Nonproliferation Trends. What’s News, What’s True?

October 6, 2020
William Potter

The following was originally published in

It should be possible for the United States and Russia to reiterate in one fashion or another the basic tenet that a nuclear war cannot be won and must never be fought. If they are unable to lend their support to this fundamental principle, any comments they might make about the enduring value of the NPT at the next Review Conference will have a hollow ring, writes William C. Potter, Director of the James Martin Center for Nonproliferation Studies at the Monterey Institute of International Studies (MIIS).


Forecasting nuclear proliferation has a long but very poor record. Since the first nuclear weapons detonation 75 years ago, journalists, government officials, and scholars have incorrectly predicted innumerable instances of nuclear weapons spread, often employing rhetorical flourishes about nuclear chain reactions, cascades, waves, dominoes, and tipping points. Today, prognoses of proliferation doom and gloom are again in fashion. This essay briefly takes stock of the current proliferation scene and explores what of significance has changed that might alter the balance of proliferation incentives and disincentives. It also examines the challenges facing the delayed Tenth Treaty on the Non-Proliferation of Nuclear Weapons (NPT) Review Conference. It concludes by proposing several steps that might help to restore a modicum of US-Russian nonproliferation cooperation in the interests of retarding the further spread of nuclear weapons.

What’s News, What’s True?

Many of the early pessimistic forecasts about nuclear proliferation, including those by the U.S. intelligence community, falsely assumed that the capability to manufacture nuclear weapons was tantamount to a decision to exercise that capability. In fact, almost every country that in the past pursued civilian applications of nuclear energy, also conducted activities consistent with a military program, although most abandoned those activities long before they yielded a weapon. Possession of the technical capacity to “go nuclear,” therefore, is a poor predictor of nuclear proliferation.

The prevailing view among both international relations scholars and government practitioners is that external security threats are the principal drivers of national decisions to acquire nuclear weapons. This “realist” perspective leads some analysts to hypothesize an action-reaction process in which proliferation begets more proliferation. While international security considerations certainly have played a significant role in some countries’ nuclear weapons calculations, they fail to explain why countries facing similar external threats have responded very differently to these challenges or why some states that previously possessed nuclear weapons subsequently chose to forego them in favor of joining the NPT as non-nuclear weapons states.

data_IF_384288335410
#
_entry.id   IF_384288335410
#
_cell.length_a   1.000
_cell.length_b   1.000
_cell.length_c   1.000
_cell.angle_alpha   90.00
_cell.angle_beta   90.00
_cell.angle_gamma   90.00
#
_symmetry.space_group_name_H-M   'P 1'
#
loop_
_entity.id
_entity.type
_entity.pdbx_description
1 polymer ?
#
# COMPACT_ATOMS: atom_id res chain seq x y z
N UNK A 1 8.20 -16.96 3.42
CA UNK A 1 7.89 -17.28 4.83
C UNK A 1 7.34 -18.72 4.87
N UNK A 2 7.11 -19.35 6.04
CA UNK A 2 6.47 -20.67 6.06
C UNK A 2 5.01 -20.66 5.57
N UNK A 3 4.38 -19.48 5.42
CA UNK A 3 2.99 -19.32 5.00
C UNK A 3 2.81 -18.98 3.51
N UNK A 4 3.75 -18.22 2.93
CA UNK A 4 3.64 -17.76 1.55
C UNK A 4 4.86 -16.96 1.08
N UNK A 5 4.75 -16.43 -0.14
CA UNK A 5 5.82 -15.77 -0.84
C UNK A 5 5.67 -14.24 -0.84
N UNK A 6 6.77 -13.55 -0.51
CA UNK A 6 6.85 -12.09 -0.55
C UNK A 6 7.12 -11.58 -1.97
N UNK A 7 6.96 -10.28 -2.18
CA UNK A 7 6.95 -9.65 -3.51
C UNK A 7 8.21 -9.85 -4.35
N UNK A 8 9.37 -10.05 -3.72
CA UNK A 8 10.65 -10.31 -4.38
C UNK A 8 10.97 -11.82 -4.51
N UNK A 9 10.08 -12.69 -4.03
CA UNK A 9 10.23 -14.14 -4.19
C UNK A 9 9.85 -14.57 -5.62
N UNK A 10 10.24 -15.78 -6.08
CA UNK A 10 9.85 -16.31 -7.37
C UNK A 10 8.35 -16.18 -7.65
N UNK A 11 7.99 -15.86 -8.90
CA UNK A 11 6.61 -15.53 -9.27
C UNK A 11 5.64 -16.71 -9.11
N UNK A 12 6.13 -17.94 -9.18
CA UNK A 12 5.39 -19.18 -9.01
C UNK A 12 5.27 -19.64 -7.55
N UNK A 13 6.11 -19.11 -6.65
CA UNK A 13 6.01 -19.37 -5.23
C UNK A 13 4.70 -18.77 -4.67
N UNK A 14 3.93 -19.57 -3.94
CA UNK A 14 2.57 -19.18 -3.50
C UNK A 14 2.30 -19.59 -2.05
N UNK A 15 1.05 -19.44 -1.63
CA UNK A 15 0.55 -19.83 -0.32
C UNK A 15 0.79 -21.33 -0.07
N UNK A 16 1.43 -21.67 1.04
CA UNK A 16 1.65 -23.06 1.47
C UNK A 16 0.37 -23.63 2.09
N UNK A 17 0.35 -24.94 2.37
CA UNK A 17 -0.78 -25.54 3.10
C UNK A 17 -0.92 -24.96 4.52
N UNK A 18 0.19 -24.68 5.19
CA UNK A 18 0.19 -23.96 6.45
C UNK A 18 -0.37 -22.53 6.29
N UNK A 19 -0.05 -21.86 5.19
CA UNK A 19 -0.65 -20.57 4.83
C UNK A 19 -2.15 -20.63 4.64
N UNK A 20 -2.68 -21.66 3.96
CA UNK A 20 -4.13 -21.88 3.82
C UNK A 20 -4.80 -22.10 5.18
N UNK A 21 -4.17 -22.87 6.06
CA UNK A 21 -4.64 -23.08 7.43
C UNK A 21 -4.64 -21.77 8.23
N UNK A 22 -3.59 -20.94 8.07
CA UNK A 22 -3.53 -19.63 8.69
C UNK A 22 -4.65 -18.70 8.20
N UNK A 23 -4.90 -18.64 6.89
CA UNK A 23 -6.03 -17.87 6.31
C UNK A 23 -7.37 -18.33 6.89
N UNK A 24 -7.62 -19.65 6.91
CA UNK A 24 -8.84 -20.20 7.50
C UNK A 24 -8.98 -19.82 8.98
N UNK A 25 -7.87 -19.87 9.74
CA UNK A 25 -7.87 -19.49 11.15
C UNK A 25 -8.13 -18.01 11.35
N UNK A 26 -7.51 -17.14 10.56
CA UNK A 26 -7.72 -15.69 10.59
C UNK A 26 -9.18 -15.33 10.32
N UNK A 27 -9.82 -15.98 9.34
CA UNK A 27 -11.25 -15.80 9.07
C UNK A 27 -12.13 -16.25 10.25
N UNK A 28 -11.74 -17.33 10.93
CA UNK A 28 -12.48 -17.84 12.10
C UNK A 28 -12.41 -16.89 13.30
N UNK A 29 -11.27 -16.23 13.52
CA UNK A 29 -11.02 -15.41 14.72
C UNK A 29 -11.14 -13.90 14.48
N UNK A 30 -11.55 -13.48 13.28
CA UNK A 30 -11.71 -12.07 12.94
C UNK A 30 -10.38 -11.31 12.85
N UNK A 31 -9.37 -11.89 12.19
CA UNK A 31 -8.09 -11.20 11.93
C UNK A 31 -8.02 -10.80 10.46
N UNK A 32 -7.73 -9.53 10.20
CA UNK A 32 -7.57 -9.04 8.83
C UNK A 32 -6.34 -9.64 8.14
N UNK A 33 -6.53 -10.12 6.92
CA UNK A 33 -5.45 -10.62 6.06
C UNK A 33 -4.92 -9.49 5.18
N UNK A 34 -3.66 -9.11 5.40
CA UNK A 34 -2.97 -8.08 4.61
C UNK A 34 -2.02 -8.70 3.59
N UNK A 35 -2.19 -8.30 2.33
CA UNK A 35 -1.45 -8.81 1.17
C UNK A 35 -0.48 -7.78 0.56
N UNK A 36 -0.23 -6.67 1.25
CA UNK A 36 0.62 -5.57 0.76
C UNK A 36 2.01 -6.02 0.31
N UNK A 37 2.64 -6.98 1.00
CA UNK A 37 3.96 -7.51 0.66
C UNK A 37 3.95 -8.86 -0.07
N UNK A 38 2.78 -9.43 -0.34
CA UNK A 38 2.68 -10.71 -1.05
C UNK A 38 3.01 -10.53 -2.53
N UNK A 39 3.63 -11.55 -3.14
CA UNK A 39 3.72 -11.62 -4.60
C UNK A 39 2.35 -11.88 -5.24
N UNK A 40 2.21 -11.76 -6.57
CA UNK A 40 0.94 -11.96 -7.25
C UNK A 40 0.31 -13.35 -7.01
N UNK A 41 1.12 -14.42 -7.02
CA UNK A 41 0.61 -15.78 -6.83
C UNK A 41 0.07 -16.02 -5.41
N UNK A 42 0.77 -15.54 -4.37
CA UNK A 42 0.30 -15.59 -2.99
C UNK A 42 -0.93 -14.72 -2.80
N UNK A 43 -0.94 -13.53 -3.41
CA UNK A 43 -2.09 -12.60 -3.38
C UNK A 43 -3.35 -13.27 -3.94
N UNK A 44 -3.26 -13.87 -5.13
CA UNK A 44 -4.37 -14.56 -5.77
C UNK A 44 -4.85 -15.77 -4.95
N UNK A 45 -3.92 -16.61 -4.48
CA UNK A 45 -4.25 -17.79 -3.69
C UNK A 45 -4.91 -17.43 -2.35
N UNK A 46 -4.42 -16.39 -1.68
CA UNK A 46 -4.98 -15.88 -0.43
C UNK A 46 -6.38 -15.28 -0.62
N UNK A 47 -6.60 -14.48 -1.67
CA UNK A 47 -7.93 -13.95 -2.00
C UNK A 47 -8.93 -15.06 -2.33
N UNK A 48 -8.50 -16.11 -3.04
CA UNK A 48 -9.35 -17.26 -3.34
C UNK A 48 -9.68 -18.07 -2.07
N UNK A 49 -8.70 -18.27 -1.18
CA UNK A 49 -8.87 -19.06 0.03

One explanation for these counterintuitive actions—from a realist perspective—is the possible mitigation of the security dilemma by securing guarantees from other nuclear weapons possessors and/or legal and political assurances regarding the intentions of regional rivals. Such assurances have taken the form of international treaties such as the NPT, regional treaties in the form of Nuclear Weapons-Free Zones, and the introduction of International Atomic Energy Agency (IAEA) safeguards.

Some analysts also acknowledge the positive impact on nonproliferation of normative restraints related to the non-use of nuclear weapons since 1945 and the development of related norms regarding international humanitarian law. In addition, other scholars attribute the diminished interest in nuclear weapons on the part of some countries due to the perceived costs associated with their development and the political economic burdens they impose for states seeking greater integration into the global economy.

Finally, one should acknowledge the view, albeit a minority one, that the most interesting aspect of the nonproliferation puzzle is not the relatively small number of nuclear weapons possessors, but the fact that nine states have actually acquired nuclear arms. This view, most closely associated with the scholar Jacques Hymans, suggests that a particular “national identity conception” is associated with a small set of leaders who undertake the quest for nuclear weapons. These leaders possess what he refers to as an “oppositional nationalist” identity, characterized by a deep fear of an external enemy along with extreme nationalism.

A quick review of the current scene suggests that while major underlying proliferation disincentives remain powerful, some have eroded, and others may be in jeopardy.

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